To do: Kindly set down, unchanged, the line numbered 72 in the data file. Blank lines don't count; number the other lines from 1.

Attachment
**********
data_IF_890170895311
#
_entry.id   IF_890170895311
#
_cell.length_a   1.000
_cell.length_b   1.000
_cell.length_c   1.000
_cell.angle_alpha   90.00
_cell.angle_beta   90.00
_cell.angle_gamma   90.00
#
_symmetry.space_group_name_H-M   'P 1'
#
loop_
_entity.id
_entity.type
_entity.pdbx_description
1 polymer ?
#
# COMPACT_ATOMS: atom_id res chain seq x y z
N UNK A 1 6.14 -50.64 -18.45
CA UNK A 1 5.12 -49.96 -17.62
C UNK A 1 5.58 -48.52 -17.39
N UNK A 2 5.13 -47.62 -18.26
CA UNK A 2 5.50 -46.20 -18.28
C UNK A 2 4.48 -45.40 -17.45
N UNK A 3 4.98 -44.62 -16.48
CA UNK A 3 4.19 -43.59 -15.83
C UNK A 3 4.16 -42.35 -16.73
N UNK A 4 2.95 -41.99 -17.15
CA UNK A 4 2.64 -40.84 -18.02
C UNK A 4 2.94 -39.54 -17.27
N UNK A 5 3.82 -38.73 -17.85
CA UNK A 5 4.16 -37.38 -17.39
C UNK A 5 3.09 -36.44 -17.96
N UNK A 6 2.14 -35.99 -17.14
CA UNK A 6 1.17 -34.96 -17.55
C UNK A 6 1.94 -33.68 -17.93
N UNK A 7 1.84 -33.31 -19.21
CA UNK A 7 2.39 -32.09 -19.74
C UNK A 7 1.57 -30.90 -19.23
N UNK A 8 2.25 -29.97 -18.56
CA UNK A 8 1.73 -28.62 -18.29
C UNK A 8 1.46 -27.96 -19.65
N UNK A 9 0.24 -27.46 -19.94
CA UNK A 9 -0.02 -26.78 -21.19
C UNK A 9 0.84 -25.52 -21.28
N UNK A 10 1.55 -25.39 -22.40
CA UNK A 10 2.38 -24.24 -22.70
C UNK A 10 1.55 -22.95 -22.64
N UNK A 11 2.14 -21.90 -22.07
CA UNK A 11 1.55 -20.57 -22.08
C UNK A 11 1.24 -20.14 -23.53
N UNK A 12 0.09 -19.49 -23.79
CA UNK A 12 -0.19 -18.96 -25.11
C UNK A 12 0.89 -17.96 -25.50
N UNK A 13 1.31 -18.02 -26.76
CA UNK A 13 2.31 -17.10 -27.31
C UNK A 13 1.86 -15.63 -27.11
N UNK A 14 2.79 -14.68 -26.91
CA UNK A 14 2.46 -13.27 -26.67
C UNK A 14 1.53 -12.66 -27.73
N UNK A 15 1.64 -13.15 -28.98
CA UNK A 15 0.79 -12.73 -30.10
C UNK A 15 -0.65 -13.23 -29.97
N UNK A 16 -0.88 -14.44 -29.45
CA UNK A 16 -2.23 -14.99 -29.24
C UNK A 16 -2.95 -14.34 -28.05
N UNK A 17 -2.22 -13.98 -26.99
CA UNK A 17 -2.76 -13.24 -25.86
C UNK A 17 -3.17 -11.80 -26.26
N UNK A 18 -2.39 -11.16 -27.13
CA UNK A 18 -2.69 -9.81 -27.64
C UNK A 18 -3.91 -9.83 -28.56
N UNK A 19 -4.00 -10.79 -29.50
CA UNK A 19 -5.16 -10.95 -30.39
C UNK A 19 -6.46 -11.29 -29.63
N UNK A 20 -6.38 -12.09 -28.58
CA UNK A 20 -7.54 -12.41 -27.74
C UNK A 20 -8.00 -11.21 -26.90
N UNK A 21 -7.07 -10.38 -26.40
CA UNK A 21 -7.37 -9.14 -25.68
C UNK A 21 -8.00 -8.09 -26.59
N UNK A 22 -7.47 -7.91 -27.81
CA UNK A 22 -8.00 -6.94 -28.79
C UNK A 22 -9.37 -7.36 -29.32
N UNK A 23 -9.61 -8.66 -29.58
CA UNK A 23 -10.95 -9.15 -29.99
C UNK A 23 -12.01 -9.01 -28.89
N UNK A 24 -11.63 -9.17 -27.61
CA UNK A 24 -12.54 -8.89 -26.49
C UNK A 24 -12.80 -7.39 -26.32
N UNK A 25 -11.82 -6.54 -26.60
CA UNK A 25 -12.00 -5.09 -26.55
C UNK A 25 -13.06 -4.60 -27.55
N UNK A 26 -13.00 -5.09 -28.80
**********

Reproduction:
N UNK A 18 -2.39 -11.16 -27.13